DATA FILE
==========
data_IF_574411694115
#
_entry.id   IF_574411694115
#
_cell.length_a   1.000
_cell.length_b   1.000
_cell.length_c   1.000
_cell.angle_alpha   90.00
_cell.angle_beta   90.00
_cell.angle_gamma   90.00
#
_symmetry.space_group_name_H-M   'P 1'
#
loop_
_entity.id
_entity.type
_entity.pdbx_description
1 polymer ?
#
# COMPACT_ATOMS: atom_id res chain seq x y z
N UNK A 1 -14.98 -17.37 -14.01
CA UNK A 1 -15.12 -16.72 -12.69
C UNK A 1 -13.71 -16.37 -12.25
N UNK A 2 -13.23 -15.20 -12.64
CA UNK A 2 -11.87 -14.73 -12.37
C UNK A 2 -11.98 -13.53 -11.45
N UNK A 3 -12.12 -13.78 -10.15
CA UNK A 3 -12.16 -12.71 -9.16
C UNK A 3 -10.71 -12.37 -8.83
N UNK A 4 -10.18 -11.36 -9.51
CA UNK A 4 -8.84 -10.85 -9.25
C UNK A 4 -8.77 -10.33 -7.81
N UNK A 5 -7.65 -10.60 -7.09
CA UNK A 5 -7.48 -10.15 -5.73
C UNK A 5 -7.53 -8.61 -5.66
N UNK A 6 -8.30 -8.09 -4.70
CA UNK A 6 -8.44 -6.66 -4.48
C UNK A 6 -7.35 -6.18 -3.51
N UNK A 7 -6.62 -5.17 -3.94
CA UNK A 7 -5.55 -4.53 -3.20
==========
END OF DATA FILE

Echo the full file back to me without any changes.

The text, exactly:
data_IF_574411694115
#
_entry.id   IF_574411694115
#
_cell.length_a   1.000
_cell.length_b   1.000
_cell.length_c   1.000
_cell.angle_alpha   90.00
_cell.angle_beta   90.00
_cell.angle_gamma   90.00
#
_symmetry.space_group_name_H-M   'P 1'
#
loop_
_entity.id
_entity.type
_entity.pdbx_description
1 polymer ?
#
# COMPACT_ATOMS: atom_id res chain seq x y z
N UNK A 1 -14.98 -17.37 -14.01
CA UNK A 1 -15.12 -16.72 -12.69
C UNK A 1 -13.71 -16.37 -12.25
N UNK A 2 -13.23 -15.20 -12.64
CA UNK A 2 -11.87 -14.73 -12.37
C UNK A 2 -11.98 -13.53 -11.45
N UNK A 3 -12.12 -13.78 -10.15
CA UNK A 3 -12.16 -12.71 -9.16
C UNK A 3 -10.71 -12.37 -8.83
N UNK A 4 -10.18 -11.36 -9.51
CA UNK A 4 -8.84 -10.85 -9.25
C UNK A 4 -8.77 -10.33 -7.81
N UNK A 5 -7.65 -10.60 -7.09
CA UNK A 5 -7.48 -10.15 -5.73
C UNK A 5 -7.53 -8.61 -5.66
N UNK A 6 -8.30 -8.09 -4.70
CA UNK A 6 -8.44 -6.66 -4.48
C UNK A 6 -7.35 -6.18 -3.51
N UNK A 7 -6.62 -5.17 -3.94
CA UNK A 7 -5.55 -4.53 -3.20